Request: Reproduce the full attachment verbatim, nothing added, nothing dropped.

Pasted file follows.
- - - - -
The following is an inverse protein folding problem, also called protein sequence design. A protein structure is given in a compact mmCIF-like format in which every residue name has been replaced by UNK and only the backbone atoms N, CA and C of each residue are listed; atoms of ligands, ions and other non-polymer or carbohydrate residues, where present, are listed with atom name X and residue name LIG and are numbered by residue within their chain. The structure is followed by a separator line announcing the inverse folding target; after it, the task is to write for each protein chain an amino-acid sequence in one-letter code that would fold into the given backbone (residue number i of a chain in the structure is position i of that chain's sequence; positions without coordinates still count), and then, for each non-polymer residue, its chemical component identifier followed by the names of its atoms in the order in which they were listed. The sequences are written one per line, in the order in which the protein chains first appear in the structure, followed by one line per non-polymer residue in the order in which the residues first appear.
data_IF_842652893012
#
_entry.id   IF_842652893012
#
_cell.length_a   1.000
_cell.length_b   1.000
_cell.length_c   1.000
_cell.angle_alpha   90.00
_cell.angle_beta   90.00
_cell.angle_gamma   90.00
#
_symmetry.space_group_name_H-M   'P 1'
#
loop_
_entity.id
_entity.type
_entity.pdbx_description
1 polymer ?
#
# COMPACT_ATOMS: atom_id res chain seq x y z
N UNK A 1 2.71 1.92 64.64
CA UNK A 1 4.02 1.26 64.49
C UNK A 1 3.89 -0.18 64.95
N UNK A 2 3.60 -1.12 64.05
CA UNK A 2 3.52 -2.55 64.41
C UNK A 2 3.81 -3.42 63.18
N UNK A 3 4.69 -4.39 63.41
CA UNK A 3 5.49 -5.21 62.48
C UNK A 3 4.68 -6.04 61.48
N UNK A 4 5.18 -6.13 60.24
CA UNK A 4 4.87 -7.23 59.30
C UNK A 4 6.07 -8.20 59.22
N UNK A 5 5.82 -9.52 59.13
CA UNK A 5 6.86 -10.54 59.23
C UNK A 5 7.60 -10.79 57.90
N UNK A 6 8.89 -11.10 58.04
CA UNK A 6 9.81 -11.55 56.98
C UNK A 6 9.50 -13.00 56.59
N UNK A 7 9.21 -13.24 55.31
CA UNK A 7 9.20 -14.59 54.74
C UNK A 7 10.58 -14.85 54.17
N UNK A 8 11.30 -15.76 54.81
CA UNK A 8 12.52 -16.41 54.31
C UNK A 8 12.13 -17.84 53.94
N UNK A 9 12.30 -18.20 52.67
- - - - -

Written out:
The following is an inverse protein folding problem, also called protein sequence design. A protein structure is given in a compact mmCIF-like format in which every residue name has been replaced by UNK and only the backbone atoms N, CA and C of each residue are listed; atoms of ligands, ions and other non-polymer or carbohydrate residues, where present, are listed with atom name X and residue name LIG and are numbered by residue within their chain. The structure is followed by a separator line announcing the inverse folding target; after it, the task is to write for each protein chain an amino-acid sequence in one-letter code that would fold into the given backbone (residue number i of a chain in the structure is position i of that chain's sequence; positions without coordinates still count), and then, for each non-polymer residue, its chemical component identifier followed by the names of its atoms in the order in which they were listed. The sequences are written one per line, in the order in which the protein chains first appear in the structure, followed by one line per non-polymer residue in the order in which the residues first appear.
data_IF_842652893012
#
_entry.id   IF_842652893012
#
_cell.length_a   1.000
_cell.length_b   1.000
_cell.length_c   1.000
_cell.angle_alpha   90.00
_cell.angle_beta   90.00
_cell.angle_gamma   90.00
#
_symmetry.space_group_name_H-M   'P 1'
#
loop_
_entity.id
_entity.type
_entity.pdbx_description
1 polymer ?
#
# COMPACT_ATOMS: atom_id res chain seq x y z
N UNK A 1 2.71 1.92 64.64
CA UNK A 1 4.02 1.26 64.49
C UNK A 1 3.89 -0.18 64.95
N UNK A 2 3.60 -1.12 64.05
CA UNK A 2 3.52 -2.55 64.41
C UNK A 2 3.81 -3.42 63.18
N UNK A 3 4.69 -4.39 63.41
CA UNK A 3 5.49 -5.21 62.48
C UNK A 3 4.68 -6.04 61.48
N UNK A 4 5.18 -6.13 60.24
CA UNK A 4 4.87 -7.23 59.30
C UNK A 4 6.07 -8.20 59.22
N UNK A 5 5.82 -9.52 59.13
CA UNK A 5 6.86 -10.54 59.23
C UNK A 5 7.60 -10.79 57.90
N UNK A 6 8.89 -11.10 58.04
CA UNK A 6 9.81 -11.55 56.98
C UNK A 6 9.50 -13.00 56.59
N UNK A 7 9.21 -13.24 55.31
CA UNK A 7 9.20 -14.59 54.74
C UNK A 7 10.58 -14.85 54.17
N UNK A 8 11.30 -15.76 54.81
CA UNK A 8 12.52 -16.41 54.31
C UNK A 8 12.13 -17.84 53.94
N UNK A 9 12.30 -18.20 52.67